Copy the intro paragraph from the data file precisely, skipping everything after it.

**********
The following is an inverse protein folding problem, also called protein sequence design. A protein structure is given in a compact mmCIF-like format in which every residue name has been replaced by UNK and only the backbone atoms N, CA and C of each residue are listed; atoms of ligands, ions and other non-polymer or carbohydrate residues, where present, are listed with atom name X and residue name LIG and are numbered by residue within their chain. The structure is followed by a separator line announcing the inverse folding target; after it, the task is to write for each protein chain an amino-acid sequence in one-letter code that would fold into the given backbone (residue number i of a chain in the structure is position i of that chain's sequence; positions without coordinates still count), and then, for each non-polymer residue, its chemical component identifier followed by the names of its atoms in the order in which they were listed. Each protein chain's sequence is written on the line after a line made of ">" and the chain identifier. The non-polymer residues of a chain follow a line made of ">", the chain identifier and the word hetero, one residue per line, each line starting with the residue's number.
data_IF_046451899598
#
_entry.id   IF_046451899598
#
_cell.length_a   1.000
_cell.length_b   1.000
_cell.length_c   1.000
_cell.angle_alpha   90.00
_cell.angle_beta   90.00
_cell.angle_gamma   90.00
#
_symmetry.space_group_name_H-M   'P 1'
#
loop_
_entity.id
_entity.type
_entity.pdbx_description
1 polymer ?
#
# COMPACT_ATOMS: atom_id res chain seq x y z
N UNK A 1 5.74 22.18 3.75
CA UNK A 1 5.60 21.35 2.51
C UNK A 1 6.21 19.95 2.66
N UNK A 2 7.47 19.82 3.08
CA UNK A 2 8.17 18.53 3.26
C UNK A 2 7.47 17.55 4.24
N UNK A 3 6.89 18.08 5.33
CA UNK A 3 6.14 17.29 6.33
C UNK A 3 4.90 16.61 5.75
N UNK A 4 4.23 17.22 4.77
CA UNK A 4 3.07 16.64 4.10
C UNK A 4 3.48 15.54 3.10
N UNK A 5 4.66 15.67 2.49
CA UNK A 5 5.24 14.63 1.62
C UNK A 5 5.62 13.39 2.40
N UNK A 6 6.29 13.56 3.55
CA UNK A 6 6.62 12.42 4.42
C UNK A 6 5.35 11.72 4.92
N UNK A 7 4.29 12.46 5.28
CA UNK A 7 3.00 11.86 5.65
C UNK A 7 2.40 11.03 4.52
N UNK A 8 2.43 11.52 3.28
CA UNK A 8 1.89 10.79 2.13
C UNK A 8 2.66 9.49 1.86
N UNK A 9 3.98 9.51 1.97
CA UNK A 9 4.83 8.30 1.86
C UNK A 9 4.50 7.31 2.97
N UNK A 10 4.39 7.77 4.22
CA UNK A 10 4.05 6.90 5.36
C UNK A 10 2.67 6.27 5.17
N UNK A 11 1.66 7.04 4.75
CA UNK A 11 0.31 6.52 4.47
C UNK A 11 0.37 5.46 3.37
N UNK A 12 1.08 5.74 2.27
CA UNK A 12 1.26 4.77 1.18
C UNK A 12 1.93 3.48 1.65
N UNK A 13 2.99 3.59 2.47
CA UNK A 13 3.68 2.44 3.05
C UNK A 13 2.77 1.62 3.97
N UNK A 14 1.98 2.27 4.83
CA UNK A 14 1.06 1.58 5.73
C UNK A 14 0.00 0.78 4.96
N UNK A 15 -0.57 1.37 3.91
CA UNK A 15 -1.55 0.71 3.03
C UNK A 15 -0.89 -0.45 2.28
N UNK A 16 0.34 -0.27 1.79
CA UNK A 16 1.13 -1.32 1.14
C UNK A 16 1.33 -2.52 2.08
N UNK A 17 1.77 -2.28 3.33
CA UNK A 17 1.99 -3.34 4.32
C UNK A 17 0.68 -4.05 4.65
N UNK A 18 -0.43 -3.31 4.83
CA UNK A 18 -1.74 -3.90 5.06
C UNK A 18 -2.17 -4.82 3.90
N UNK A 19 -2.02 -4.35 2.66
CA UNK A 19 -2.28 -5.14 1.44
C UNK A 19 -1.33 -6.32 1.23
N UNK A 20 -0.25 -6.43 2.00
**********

The following is an inverse protein folding problem, also called protein sequence design. A protein structure is given in a compact mmCIF-like format in which every residue name has been replaced by UNK and only the backbone atoms N, CA and C of each residue are listed; atoms of ligands, ions and other non-polymer or carbohydrate residues, where present, are listed with atom name X and residue name LIG and are numbered by residue within their chain. The structure is followed by a separator line announcing the inverse folding target; after it, the task is to write for each protein chain an amino-acid sequence in one-letter code that would fold into the given backbone (residue number i of a chain in the structure is position i of that chain's sequence; positions without coordinates still count), and then, for each non-polymer residue, its chemical component identifier followed by the names of its atoms in the order in which they were listed. Each protein chain's sequence is written on the line after a line made of ">" and the chain identifier. The non-polymer residues of a chain follow a line made of ">", the chain identifier and the word hetero, one residue per line, each line starting with the residue's number.